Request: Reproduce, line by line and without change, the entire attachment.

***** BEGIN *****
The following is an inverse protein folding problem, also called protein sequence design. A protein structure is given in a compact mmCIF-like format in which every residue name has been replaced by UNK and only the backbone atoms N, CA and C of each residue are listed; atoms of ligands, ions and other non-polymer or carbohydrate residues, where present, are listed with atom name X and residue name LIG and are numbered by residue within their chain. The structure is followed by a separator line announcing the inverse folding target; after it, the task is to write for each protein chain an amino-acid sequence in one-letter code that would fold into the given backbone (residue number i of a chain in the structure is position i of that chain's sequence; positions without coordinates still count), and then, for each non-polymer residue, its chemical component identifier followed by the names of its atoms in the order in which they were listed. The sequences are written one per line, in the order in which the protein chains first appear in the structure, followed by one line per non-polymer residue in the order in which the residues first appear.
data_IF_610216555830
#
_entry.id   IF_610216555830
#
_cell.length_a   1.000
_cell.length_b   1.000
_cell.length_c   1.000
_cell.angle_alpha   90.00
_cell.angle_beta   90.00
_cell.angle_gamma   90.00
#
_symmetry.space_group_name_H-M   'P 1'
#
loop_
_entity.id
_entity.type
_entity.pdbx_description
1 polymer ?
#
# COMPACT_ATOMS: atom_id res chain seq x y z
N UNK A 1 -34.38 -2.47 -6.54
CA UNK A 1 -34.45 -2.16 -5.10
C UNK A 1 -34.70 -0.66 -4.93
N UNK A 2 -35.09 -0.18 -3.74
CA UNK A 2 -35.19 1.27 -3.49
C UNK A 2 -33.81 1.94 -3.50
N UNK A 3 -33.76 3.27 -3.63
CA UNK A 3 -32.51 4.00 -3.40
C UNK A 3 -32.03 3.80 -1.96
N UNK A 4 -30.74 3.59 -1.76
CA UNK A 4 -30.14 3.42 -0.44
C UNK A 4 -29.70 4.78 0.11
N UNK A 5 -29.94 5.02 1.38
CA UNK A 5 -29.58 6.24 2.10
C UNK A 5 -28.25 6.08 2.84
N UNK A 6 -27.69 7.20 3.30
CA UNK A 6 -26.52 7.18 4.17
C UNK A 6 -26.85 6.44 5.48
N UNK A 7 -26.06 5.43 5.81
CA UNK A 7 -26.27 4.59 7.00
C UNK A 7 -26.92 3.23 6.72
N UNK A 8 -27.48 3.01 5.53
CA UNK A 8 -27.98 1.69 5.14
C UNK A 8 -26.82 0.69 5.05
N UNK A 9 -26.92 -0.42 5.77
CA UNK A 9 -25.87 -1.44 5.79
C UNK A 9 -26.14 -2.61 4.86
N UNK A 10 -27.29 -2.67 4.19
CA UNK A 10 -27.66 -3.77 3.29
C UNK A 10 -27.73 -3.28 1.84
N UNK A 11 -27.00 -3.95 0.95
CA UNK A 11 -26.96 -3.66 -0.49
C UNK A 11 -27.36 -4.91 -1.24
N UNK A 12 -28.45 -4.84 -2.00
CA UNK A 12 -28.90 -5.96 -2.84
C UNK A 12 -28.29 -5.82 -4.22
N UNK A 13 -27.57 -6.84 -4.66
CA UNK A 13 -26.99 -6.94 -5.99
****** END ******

The following is an inverse protein folding problem, also called protein sequence design. A protein structure is given in a compact mmCIF-like format in which every residue name has been replaced by UNK and only the backbone atoms N, CA and C of each residue are listed; atoms of ligands, ions and other non-polymer or carbohydrate residues, where present, are listed with atom name X and residue name LIG and are numbered by residue within their chain. The structure is followed by a separator line announcing the inverse folding target; after it, the task is to write for each protein chain an amino-acid sequence in one-letter code that would fold into the given backbone (residue number i of a chain in the structure is position i of that chain's sequence; positions without coordinates still count), and then, for each non-polymer residue, its chemical component identifier followed by the names of its atoms in the order in which they were listed. The sequences are written one per line, in the order in which the protein chains first appear in the structure, followed by one line per non-polymer residue in the order in which the residues first appear.
data_IF_610216555830
#
_entry.id   IF_610216555830
#
_cell.length_a   1.000
_cell.length_b   1.000
_cell.length_c   1.000
_cell.angle_alpha   90.00
_cell.angle_beta   90.00
_cell.angle_gamma   90.00
#
_symmetry.space_group_name_H-M   'P 1'
#
loop_
_entity.id
_entity.type
_entity.pdbx_description
1 polymer ?
#
# COMPACT_ATOMS: atom_id res chain seq x y z
N UNK A 1 -34.38 -2.47 -6.54
CA UNK A 1 -34.45 -2.16 -5.10
C UNK A 1 -34.70 -0.66 -4.93
N UNK A 2 -35.09 -0.18 -3.74
CA UNK A 2 -35.19 1.27 -3.49
C UNK A 2 -33.81 1.94 -3.50
N UNK A 3 -33.76 3.27 -3.63
CA UNK A 3 -32.51 4.00 -3.40
C UNK A 3 -32.03 3.80 -1.96
N UNK A 4 -30.74 3.59 -1.76
CA UNK A 4 -30.14 3.42 -0.44
C UNK A 4 -29.70 4.78 0.11
N UNK A 5 -29.94 5.02 1.38
CA UNK A 5 -29.58 6.24 2.10
C UNK A 5 -28.25 6.08 2.84
N UNK A 6 -27.69 7.20 3.30
CA UNK A 6 -26.52 7.18 4.17
C UNK A 6 -26.85 6.44 5.48
N UNK A 7 -26.06 5.43 5.81
CA UNK A 7 -26.27 4.59 7.00
C UNK A 7 -26.92 3.23 6.72
N UNK A 8 -27.48 3.01 5.53
CA UNK A 8 -27.98 1.69 5.14
C UNK A 8 -26.82 0.69 5.05
N UNK A 9 -26.92 -0.42 5.77
CA UNK A 9 -25.87 -1.44 5.79
C UNK A 9 -26.14 -2.61 4.86
N UNK A 10 -27.29 -2.67 4.19
CA UNK A 10 -27.66 -3.77 3.29
C UNK A 10 -27.73 -3.28 1.84
N UNK A 11 -27.00 -3.95 0.95
CA UNK A 11 -26.96 -3.66 -0.49
C UNK A 11 -27.36 -4.91 -1.24
N UNK A 12 -28.45 -4.84 -2.00
CA UNK A 12 -28.90 -5.96 -2.84
C UNK A 12 -28.29 -5.82 -4.22
N UNK A 13 -27.57 -6.84 -4.66
CA UNK A 13 -26.99 -6.94 -5.99